‘For these storms to form, warm sea surface temperatures of at least 26C are needed and these conditions are found in the western parts of the main ocean basins, away from cold water currents.
‘Isolated island groups like the Philippines are particularly vulnerable to tropical cyclones.’
Hundreds of people still living in tents following Haiyan, known as Yolanda in the Philippines, were among the first to be relocated to safe zones in Tacloban, which has run out of hotel rooms as wealthier families booked ahead for the weekend.
Rita Villadolid, a 39-year-old taking refuge inside a stadium, said: ‘We’ve learned our lesson from Yolanda. Everyone here is gripped with fear.’
Disaster response official Blanche Gobenciong said nearly 12,000 residents in Tacloban, where entire settlements were wiped out by the storm, have so far been moved from high-risk villages to emergency shelters.
She said: ‘We’ve not heard of villagers resisting to be evacuated. Their trauma is still so fresh.
‘We have a zero-casualty target. Just one loss of life will really sadden us all and make us wonder what went wrong.’
International relief teams are already positioned in the Philippines, ready for the worst.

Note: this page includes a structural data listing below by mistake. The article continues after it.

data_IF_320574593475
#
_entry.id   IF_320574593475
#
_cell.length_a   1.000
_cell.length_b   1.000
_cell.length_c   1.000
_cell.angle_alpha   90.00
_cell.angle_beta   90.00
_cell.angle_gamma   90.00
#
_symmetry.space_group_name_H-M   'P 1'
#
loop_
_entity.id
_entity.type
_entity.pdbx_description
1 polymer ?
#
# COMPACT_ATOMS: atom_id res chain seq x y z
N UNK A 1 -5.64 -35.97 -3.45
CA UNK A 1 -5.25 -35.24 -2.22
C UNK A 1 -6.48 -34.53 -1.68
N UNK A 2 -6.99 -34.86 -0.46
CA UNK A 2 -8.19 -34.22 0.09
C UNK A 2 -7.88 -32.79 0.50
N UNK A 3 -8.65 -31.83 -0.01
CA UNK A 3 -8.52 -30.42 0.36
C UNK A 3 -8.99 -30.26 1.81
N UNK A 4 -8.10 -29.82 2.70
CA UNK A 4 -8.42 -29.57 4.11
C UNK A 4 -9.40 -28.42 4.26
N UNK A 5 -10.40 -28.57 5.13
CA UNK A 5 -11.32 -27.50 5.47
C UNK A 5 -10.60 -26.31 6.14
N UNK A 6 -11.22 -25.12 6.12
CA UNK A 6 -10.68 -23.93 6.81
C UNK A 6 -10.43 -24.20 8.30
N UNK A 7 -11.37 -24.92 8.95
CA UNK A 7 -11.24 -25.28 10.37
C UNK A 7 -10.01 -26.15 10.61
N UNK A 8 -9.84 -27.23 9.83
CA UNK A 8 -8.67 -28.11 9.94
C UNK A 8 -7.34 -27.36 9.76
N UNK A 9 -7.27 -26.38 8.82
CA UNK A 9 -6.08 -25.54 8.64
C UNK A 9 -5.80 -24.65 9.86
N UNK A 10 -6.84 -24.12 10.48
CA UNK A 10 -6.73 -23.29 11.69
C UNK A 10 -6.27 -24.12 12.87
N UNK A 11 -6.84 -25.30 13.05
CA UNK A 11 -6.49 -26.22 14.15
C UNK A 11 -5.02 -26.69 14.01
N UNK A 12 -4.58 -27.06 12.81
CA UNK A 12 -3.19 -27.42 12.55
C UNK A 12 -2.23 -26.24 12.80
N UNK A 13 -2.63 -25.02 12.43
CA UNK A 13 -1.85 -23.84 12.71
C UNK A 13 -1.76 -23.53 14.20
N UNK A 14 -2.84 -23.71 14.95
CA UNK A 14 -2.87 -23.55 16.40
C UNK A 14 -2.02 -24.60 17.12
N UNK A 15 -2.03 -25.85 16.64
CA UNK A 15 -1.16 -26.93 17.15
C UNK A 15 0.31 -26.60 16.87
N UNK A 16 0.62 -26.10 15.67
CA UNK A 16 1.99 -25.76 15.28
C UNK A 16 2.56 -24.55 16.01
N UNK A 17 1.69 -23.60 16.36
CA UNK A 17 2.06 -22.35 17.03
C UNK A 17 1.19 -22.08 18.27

Kevin Noone, executive director of International Medical Corps UK, which has workers on the ground prepared for the storm, said: ‘Coming just one year after Typhoon Haiyan, this storm has the potential to cause widespread damage and human suffering. Our teams are on the ground and prepared for whatever the next 48 hours has in store for the people of the Philippines.’
The typhoon was downgraded to a category 4 today, a level below a ‘super typhoon’, with hopes it may weaken to winds of around 108mph by the time it strikes tomorrow.
Workers fold a billboard sign in anticipation of strong winds brought by Typhoon Hagupit on a coastal road in Cavite City, south of Manila
Stranded passengers sleep on chairs in ports north of Manila as ferries were cancelled in anticipation of Typhoon Hagupit
A stranded cargo ship washed ashore in Anibong village, near Tacloban, after Typhoon Haiyan last year awaits another battering
Children carried their belongings and each other as they made their way to safe areas, passing another ship left stranded after last year’s devastation
Widow Ginalyn Edca holds a picture of her husband who was killed by Haiyan as she makes a way to an evacuation centre
Alexander Pama, chief of the National Disaster Risk Reduction Management Council, points to a satellite image of Typhoon Hagupit which is brewing over the Pacific Ocean